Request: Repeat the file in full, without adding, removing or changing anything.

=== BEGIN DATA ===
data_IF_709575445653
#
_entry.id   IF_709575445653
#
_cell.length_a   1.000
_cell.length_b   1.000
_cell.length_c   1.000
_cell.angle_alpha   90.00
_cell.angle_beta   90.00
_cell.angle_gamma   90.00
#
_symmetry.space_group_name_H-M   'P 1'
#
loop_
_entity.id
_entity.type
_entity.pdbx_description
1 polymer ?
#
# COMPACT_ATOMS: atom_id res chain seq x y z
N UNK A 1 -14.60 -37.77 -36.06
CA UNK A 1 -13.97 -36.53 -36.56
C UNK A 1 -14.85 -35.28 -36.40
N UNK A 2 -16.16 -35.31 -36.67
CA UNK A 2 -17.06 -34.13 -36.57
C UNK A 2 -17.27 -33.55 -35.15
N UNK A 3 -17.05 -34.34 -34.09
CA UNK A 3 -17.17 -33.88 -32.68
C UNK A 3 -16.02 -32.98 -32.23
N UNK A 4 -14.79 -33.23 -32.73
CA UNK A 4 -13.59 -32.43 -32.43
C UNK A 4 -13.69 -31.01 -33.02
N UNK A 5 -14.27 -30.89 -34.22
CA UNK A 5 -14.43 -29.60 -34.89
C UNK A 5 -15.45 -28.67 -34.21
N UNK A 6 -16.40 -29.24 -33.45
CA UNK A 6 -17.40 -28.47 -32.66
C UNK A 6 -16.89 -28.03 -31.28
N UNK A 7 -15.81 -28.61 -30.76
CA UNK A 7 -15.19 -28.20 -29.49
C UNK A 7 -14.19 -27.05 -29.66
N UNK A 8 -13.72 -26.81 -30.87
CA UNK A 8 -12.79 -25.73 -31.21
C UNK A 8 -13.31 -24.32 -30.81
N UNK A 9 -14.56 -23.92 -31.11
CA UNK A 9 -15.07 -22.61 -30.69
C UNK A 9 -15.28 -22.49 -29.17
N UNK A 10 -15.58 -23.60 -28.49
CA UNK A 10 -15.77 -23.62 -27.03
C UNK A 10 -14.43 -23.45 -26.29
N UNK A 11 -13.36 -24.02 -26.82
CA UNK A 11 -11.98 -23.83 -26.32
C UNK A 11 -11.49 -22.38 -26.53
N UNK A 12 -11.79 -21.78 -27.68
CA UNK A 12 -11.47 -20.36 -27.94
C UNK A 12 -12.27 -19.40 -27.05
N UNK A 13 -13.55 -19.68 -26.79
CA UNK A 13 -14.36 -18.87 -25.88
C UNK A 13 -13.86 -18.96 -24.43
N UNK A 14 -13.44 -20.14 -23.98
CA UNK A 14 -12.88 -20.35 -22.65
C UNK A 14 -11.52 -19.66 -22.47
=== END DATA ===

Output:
data_IF_709575445653
#
_entry.id   IF_709575445653
#
_cell.length_a   1.000
_cell.length_b   1.000
_cell.length_c   1.000
_cell.angle_alpha   90.00
_cell.angle_beta   90.00
_cell.angle_gamma   90.00
#
_symmetry.space_group_name_H-M   'P 1'
#
loop_
_entity.id
_entity.type
_entity.pdbx_description
1 polymer ?
#
# COMPACT_ATOMS: atom_id res chain seq x y z
N UNK A 1 -14.60 -37.77 -36.06
CA UNK A 1 -13.97 -36.53 -36.56
C UNK A 1 -14.85 -35.28 -36.40
N UNK A 2 -16.16 -35.31 -36.67
CA UNK A 2 -17.06 -34.13 -36.57
C UNK A 2 -17.27 -33.55 -35.15
N UNK A 3 -17.05 -34.34 -34.09
CA UNK A 3 -17.17 -33.88 -32.68
C UNK A 3 -16.02 -32.98 -32.23
N UNK A 4 -14.79 -33.23 -32.73
CA UNK A 4 -13.59 -32.43 -32.43
C UNK A 4 -13.69 -31.01 -33.02
N UNK A 5 -14.27 -30.89 -34.22
CA UNK A 5 -14.43 -29.60 -34.89
C UNK A 5 -15.45 -28.67 -34.21
N UNK A 6 -16.40 -29.24 -33.45
CA UNK A 6 -17.40 -28.47 -32.66
C UNK A 6 -16.89 -28.03 -31.28
N UNK A 7 -15.81 -28.61 -30.76
CA UNK A 7 -15.19 -28.20 -29.49
C UNK A 7 -14.19 -27.05 -29.66
N UNK A 8 -13.72 -26.81 -30.87
CA UNK A 8 -12.79 -25.73 -31.21
C UNK A 8 -13.31 -24.32 -30.81
N UNK A 9 -14.56 -23.92 -31.11
CA UNK A 9 -15.07 -22.61 -30.69
C UNK A 9 -15.28 -22.49 -29.17
N UNK A 10 -15.58 -23.60 -28.49
CA UNK A 10 -15.77 -23.62 -27.03
C UNK A 10 -14.43 -23.45 -26.29
N UNK A 11 -13.36 -24.02 -26.82
CA UNK A 11 -11.98 -23.83 -26.32
C UNK A 11 -11.49 -22.38 -26.53
N UNK A 12 -11.79 -21.78 -27.68
CA UNK A 12 -11.47 -20.36 -27.94
C UNK A 12 -12.27 -19.40 -27.05
N UNK A 13 -13.55 -19.68 -26.79
CA UNK A 13 -14.36 -18.87 -25.88
C UNK A 13 -13.86 -18.96 -24.43
N UNK A 14 -13.44 -20.14 -23.98
CA UNK A 14 -12.88 -20.35 -22.65
C UNK A 14 -11.52 -19.66 -22.47